When Auntie Poldi loses her inner equilibrium, it takes a volcano to restore her to balance.
Having decided after all not to drink herself to death with a comfortable view of the sea (Auntie Poldi and the Sicilian Lions, 2015), Bavarian expatriate Isolde Oberreiter has settled into a pleasant routine in her villa in Torre Archirafi. Mondays: the beach. Tuesdays: the fish market with Uncle Martino. Wednesdays: language school in Taormina. Thursdays: tea with her neighbor Valérie. Fridays, sex with Commissario Vito Montana. Saturdays: gin rummy with Signora Cocuzza and Padre Paolo. But routines can do only so much to tame a force of nature like Poldi, as she is known to her family, friends, and neighbors, which include the entire population of Torre Archirafi and a good bit of neighboring Catania. Soon she’s on a quest: to find out who killed Lady, Valérie’s scruffy, gentle mongrel. Vito inadvertently provides her first clue. Invested in a brand of pillow talk only he and Poldi could devise, he concludes one Friday afternoon’s adventures with an account of the death of Elisa Puglisi, a member of Catania’s provincial Direzione Distrettuale Antimafia, who was conked by a bottle of Polifemo. Well, anyone depraved enough to kill a district attorney might do the same to a defenseless animal, and next thing you know, Poldi is riding her multicolored Vespa up the slopes of Etna to the Avola vineyard, the source of the bottle that put a premature end to Puglisi’s career. And because Poldi “was just not made for compromises, for the grey areas of life, for rear-view mirrors, loopholes or get-out clauses,” she pushes forward to an encounter with a winemaker that proves as explosive as the hill beneath her feet.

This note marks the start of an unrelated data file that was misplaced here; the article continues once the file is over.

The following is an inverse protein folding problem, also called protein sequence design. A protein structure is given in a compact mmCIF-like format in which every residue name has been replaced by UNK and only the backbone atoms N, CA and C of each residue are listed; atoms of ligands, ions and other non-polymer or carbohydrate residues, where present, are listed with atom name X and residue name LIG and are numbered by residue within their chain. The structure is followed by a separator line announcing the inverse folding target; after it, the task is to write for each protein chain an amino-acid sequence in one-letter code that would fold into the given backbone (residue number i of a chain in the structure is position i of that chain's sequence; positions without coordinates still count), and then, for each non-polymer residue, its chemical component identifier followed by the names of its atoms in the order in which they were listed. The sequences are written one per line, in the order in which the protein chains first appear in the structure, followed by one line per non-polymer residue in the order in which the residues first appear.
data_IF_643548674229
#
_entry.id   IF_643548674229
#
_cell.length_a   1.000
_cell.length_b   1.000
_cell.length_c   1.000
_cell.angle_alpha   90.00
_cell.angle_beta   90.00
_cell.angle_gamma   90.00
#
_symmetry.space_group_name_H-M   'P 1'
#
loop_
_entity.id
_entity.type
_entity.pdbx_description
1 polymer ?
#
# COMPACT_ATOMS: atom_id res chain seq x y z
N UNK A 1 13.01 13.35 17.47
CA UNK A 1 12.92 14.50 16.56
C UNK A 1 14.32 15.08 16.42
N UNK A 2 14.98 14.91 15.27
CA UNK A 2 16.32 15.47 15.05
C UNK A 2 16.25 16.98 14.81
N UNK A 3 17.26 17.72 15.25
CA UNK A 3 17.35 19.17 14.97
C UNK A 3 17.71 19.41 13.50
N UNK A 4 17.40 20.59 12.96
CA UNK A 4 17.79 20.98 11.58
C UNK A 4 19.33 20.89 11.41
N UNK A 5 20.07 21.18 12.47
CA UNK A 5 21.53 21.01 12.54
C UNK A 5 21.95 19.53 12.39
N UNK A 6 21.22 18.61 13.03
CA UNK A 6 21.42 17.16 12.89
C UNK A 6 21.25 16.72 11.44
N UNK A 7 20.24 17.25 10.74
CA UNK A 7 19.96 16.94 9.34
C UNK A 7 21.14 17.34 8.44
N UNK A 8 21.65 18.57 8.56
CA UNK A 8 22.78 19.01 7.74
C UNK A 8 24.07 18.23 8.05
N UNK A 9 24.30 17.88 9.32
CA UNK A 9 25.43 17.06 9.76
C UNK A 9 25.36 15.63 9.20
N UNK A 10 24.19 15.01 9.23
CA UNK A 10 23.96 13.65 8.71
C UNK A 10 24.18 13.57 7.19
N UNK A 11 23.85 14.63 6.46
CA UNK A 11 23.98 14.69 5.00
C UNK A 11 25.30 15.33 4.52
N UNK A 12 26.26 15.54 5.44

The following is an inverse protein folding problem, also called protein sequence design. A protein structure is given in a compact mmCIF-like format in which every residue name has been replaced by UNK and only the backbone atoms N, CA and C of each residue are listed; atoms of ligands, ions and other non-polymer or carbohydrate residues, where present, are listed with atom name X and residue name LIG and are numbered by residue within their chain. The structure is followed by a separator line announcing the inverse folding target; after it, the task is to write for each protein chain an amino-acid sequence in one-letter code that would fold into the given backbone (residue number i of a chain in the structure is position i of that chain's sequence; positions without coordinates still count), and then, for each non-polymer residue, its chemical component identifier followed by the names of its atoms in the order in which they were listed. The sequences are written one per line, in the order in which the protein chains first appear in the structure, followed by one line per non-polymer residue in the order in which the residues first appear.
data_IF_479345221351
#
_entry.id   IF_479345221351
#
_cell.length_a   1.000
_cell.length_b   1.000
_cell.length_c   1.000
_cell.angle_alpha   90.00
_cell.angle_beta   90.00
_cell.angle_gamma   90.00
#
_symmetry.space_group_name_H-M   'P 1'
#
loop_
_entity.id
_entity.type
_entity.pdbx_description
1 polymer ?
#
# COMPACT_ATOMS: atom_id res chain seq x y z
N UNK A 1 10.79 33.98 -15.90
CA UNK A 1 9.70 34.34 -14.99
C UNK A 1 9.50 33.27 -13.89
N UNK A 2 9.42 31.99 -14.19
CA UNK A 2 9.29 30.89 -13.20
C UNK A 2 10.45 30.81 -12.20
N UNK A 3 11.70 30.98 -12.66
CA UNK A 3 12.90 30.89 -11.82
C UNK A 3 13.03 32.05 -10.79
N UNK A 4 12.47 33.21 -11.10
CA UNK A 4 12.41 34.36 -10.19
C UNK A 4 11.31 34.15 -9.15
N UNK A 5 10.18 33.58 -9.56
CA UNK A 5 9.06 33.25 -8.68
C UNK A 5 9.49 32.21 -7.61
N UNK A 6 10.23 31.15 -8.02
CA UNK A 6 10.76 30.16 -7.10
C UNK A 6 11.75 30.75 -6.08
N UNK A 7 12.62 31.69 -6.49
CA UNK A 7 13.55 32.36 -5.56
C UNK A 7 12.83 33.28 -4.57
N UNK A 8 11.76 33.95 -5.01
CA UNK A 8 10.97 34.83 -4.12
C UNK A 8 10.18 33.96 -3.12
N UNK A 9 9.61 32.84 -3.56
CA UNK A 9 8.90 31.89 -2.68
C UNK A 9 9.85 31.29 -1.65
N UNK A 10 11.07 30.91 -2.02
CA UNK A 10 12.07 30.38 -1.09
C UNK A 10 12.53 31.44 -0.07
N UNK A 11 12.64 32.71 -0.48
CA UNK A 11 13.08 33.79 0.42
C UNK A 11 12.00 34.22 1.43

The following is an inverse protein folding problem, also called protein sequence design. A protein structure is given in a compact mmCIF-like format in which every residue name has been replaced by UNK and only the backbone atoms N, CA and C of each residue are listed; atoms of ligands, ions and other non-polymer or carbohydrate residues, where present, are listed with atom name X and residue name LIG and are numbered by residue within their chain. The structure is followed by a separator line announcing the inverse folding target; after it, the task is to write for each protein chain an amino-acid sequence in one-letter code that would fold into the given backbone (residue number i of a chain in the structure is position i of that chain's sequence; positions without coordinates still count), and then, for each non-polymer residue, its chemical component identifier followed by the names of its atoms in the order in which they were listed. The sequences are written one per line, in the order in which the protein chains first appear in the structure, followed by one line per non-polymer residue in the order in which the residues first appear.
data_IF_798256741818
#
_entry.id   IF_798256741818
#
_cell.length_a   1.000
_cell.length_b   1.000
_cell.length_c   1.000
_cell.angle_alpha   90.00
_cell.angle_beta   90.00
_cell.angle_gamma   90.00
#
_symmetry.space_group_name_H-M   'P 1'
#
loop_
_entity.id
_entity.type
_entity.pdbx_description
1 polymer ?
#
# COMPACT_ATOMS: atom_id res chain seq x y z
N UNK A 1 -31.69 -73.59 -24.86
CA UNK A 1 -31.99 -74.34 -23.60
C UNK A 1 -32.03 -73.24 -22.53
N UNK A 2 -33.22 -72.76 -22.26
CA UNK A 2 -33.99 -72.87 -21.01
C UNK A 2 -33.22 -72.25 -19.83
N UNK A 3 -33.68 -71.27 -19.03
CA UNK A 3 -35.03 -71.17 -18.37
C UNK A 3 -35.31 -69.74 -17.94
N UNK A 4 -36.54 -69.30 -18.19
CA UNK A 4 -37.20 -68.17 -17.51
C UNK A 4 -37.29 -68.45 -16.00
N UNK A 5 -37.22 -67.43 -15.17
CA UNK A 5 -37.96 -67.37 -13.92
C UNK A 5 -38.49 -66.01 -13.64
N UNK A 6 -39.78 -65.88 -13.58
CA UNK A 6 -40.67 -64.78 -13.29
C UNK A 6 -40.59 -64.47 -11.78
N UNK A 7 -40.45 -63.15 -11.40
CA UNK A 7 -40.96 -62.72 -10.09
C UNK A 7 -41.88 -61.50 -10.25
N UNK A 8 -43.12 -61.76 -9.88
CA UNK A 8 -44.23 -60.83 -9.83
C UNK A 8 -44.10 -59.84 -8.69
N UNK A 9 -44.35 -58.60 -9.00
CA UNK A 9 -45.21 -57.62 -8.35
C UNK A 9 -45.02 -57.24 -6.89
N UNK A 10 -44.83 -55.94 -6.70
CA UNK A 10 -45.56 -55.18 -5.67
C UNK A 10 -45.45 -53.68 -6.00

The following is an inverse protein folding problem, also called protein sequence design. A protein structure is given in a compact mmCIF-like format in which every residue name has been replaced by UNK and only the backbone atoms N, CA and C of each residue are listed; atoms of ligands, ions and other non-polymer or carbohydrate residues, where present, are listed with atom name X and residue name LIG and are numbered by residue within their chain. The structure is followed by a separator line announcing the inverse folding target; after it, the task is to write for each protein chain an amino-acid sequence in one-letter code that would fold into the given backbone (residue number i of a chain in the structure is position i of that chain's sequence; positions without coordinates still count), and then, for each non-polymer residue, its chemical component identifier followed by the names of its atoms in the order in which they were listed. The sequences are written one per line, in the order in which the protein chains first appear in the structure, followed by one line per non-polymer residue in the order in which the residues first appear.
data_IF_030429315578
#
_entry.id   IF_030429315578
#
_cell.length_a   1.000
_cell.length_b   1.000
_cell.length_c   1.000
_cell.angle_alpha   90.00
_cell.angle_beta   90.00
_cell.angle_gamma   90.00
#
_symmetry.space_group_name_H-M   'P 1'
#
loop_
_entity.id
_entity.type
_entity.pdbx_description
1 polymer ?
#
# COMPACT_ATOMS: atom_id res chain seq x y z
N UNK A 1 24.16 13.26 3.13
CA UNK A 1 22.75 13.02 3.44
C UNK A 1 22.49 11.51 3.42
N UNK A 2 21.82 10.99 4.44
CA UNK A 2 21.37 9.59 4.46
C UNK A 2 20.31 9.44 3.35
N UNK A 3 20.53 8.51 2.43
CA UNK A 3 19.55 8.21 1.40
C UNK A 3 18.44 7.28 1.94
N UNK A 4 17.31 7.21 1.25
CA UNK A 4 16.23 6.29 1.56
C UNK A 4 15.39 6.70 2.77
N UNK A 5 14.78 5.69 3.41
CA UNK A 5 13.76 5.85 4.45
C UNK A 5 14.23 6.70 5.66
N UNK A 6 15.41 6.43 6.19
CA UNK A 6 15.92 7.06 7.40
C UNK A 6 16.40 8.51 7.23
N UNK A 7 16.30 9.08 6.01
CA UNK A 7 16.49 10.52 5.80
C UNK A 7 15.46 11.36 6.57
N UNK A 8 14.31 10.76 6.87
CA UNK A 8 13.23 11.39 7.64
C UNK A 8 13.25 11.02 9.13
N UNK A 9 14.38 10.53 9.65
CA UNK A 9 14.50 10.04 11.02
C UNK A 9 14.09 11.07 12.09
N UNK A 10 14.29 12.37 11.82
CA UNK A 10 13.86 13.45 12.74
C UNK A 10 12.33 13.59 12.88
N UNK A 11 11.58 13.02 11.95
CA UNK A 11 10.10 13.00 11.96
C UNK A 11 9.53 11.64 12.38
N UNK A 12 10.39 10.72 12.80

Giordano gives his heroine’s second outing as much punch as her debut. Long may she reign.